Q: Am I one of the few people who think Max Talbot would be a great addition to the top line with Sidney Crosby? All last year, he proved to the fans that not only will he stick up for his team, but he also knows how to finish the play.
MOLINARI: While there's an awful lot to like about Talbot and his game -- fact is, it's hard to come up with any glaring flaws -- he really hasn't done anything since leaving juniors to suggest that he's miscast as a third- or fourth-line center and penalty-killer.
He entered last night's game against New Jersey as the Penguins' leading goal-scorer, with three, two of which were vintage Talbot. Which is to say, not the type one would be looking for from the kind of big-time goal-scorer the Penguins would like to have on Crosby's wings.
Talbot got Nos. 2 and 3 in Toronto last Saturday, the first when he walked about from behind the right post and rapped his own rebound past Maple Leafs goalie Vesa Toskala, the second into an empty net after Toskala had been replaced by an extra attacker. Nothing spectacular about either one, but they counted just as much as any other goal would have.
While Talbot is the kind of ultra-competitive, heady player every team that fancies itself a contender needs, he is most valuable and effective when used correctly, and that almost certainly is not as a winger on the No. 1 line.
Q: Why are the Pens allergic to right-handed shooting players? Not just defensemen. When they gave away (Mike) Weaver to the Canucks and sent down (Kristopher) Letang, I assumed they had another move to make to pick up some right-hander, but no. It seems obvious to anyone that the Pens are really hurt on the power play without a right(-handed) point man, except it's not obvious to Ray Shero. Why, why, why?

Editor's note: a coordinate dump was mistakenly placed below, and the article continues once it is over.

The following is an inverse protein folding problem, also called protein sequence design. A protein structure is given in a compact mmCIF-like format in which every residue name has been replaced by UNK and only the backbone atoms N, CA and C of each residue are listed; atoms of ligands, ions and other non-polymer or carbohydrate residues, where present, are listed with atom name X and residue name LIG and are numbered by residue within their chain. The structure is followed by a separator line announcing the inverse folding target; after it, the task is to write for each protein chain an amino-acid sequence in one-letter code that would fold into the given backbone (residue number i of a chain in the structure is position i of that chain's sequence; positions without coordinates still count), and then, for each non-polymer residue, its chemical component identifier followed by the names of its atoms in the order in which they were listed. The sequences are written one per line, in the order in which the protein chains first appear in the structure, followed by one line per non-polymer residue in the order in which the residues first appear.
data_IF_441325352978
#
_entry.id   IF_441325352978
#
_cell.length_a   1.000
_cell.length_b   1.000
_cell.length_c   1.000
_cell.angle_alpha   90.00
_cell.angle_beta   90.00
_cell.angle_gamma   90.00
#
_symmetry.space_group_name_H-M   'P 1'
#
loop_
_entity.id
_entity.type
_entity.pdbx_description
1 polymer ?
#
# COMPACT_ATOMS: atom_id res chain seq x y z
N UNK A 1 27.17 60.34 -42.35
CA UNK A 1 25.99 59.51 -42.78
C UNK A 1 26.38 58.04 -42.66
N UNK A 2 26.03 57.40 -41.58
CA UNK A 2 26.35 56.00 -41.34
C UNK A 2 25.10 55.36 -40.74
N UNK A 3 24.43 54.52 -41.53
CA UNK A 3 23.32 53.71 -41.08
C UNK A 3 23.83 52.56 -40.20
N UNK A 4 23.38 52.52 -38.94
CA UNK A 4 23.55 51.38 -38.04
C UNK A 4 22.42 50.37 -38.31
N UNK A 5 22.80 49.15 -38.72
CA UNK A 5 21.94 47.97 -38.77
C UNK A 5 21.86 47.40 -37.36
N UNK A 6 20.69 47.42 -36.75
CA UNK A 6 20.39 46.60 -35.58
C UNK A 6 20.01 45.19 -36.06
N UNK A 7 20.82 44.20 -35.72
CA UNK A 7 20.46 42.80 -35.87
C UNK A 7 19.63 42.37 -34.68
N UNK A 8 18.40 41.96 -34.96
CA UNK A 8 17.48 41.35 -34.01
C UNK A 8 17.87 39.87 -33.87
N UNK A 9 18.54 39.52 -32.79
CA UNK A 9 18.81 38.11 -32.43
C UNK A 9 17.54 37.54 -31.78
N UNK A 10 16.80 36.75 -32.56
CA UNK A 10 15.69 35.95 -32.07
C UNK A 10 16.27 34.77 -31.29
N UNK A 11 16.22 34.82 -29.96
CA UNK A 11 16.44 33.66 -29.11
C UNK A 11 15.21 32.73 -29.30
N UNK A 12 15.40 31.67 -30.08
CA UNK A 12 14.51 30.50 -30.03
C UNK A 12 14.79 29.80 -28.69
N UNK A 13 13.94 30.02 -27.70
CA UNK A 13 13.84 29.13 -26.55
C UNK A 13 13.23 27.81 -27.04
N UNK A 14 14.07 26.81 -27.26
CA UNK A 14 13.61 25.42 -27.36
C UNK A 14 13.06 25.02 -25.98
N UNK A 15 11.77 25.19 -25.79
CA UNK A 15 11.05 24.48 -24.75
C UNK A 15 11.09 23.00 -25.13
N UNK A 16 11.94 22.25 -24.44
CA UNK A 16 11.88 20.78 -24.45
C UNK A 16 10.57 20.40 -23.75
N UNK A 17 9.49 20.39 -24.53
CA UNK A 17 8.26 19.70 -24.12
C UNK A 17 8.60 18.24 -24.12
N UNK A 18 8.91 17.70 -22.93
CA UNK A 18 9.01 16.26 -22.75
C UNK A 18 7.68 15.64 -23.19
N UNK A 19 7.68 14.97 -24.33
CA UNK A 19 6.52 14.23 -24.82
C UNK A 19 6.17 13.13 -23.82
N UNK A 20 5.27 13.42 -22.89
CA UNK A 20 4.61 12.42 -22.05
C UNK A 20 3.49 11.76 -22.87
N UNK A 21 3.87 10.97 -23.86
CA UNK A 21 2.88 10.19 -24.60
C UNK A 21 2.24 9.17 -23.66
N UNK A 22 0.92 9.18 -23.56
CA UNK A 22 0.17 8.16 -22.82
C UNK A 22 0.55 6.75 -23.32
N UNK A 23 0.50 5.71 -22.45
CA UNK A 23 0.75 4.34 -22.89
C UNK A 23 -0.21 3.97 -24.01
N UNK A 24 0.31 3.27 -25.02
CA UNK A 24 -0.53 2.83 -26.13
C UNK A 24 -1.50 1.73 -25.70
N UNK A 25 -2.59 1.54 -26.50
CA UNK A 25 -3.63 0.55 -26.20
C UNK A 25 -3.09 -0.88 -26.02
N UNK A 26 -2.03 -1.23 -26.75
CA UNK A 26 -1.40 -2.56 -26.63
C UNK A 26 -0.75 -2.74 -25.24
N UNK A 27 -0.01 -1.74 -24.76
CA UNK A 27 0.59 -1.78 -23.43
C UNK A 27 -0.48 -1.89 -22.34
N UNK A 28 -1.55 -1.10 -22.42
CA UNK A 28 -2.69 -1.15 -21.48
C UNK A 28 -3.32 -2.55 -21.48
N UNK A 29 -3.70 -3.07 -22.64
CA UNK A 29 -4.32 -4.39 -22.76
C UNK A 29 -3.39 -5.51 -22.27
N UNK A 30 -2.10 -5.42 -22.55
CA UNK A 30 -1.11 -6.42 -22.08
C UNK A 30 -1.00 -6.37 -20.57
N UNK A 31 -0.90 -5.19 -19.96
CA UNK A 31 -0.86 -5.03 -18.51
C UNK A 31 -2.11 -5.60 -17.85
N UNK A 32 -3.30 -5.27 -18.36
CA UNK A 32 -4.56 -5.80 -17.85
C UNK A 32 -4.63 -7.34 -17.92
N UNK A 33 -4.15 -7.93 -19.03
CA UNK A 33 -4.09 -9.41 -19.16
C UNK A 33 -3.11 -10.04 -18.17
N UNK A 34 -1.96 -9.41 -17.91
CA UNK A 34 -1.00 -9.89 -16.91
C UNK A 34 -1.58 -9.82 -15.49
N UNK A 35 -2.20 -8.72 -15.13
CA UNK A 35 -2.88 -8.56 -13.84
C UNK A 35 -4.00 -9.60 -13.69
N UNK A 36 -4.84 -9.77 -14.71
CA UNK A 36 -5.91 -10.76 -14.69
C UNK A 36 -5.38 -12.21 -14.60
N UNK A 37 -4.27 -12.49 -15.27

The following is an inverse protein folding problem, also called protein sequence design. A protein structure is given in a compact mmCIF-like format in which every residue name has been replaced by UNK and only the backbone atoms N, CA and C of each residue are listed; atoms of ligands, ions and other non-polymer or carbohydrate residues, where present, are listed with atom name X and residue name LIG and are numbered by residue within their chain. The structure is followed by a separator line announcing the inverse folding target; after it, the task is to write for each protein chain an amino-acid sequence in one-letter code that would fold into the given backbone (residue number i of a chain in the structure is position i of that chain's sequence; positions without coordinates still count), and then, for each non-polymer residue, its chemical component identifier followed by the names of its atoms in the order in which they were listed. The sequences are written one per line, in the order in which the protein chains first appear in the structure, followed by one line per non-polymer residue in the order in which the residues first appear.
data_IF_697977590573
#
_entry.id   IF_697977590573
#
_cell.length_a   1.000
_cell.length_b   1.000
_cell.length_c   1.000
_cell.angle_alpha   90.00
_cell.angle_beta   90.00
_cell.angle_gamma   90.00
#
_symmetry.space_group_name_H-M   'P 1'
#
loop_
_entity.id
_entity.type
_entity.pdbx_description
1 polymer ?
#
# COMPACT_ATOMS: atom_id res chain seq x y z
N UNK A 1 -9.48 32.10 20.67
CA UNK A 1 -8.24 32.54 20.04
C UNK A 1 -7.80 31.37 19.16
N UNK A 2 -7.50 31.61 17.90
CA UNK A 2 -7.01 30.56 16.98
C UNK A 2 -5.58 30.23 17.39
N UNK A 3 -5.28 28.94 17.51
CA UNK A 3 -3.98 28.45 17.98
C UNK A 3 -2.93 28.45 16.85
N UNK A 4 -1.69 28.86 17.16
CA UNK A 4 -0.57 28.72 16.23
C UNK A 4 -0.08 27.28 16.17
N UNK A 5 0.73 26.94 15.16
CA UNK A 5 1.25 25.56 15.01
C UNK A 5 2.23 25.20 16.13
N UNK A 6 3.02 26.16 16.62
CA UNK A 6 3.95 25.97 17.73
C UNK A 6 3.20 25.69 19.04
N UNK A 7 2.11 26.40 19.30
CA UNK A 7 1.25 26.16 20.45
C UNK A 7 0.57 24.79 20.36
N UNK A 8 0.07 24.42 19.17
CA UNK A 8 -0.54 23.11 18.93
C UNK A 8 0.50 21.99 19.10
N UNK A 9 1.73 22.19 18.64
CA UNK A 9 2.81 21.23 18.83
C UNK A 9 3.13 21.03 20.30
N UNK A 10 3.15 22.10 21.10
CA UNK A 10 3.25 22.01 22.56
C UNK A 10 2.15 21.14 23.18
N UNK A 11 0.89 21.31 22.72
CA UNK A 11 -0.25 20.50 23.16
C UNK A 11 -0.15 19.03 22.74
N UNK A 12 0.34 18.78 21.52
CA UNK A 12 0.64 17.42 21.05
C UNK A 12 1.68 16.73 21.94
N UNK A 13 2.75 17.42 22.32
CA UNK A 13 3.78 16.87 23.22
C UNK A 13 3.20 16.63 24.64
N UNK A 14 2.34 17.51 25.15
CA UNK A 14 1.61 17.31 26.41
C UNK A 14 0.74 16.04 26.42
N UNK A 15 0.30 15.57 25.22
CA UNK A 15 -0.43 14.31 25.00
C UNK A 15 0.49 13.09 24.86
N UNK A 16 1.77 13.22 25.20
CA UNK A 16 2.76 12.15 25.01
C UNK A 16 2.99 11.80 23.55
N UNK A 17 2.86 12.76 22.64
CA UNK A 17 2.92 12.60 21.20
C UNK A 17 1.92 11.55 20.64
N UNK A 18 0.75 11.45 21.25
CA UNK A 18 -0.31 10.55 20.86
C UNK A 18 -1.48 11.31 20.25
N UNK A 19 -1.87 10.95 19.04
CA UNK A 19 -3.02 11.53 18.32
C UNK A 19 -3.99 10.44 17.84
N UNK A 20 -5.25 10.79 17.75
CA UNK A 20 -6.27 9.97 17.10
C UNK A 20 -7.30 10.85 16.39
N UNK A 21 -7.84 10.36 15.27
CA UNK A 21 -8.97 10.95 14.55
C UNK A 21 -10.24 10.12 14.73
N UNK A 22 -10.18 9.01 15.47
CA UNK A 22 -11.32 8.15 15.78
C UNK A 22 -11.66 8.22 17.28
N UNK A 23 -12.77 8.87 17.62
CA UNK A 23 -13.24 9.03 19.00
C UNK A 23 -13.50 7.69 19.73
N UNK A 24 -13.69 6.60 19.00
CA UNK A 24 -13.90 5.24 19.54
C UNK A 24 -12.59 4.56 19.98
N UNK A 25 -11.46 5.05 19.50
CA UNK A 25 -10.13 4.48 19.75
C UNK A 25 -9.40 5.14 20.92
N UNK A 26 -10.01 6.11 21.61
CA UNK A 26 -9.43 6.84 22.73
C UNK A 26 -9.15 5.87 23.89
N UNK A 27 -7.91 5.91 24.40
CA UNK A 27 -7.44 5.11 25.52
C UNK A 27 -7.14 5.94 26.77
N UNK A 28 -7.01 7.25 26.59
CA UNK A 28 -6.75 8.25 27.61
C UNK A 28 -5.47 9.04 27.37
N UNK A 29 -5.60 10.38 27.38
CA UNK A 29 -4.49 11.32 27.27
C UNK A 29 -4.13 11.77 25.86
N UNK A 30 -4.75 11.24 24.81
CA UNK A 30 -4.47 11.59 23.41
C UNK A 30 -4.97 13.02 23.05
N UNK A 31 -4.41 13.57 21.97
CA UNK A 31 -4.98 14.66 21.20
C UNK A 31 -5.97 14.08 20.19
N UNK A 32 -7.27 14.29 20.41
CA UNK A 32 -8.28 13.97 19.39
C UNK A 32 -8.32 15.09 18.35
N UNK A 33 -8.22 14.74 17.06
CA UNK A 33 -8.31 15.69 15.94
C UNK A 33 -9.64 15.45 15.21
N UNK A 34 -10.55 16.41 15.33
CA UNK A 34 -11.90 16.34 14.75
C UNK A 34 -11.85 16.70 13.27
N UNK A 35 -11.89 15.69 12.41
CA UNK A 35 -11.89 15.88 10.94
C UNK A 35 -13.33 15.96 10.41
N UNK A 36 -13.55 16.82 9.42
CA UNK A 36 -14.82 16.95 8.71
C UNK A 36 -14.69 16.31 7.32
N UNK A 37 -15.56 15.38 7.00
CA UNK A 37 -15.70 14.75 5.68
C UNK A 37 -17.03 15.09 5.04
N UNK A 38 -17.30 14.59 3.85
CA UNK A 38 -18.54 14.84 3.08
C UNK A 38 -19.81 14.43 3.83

Tom, Mt Lebanon
MOLINARI: One really does have to wonder how Shero ended up as the Penguins' general manager, huh? It's hard to believe the people who hired him couldn't have found countless candidates with a better sense of the game and the business if they'd just checked the message boards and talk shows a little more closely.
There's no question that right-handed shots are valuable, mostly because they are rare at all positions, and that having a righty available for the power play would be an asset for the Penguins. However, simply being a right-handed shot does not qualify a guy to play the point. Or anywhere else, for that matter.
While some people, including the moderator of this forum, disagreed with the idea of trying to slip Weaver through waivers and into the American Hockey League, he is no more than a No. 6 or 7 defenseman at this level, and certainly does not have the skills to be a regular on the power play. Letang does, and someday in the not-too-distant future will fill that role in the NHL, but he's in Wilkes-Barre on merit after being thoroughly unimpressive during training camp.
Keeping Letang on the major-league roster at the start of the season, whether because of his outstanding potential or because it would be nice to have a right-handed defenseman on hand, would have delivered the message that promise, not production, is what matters most. And giving players reason to believe that wouldn't be in anyone's interest.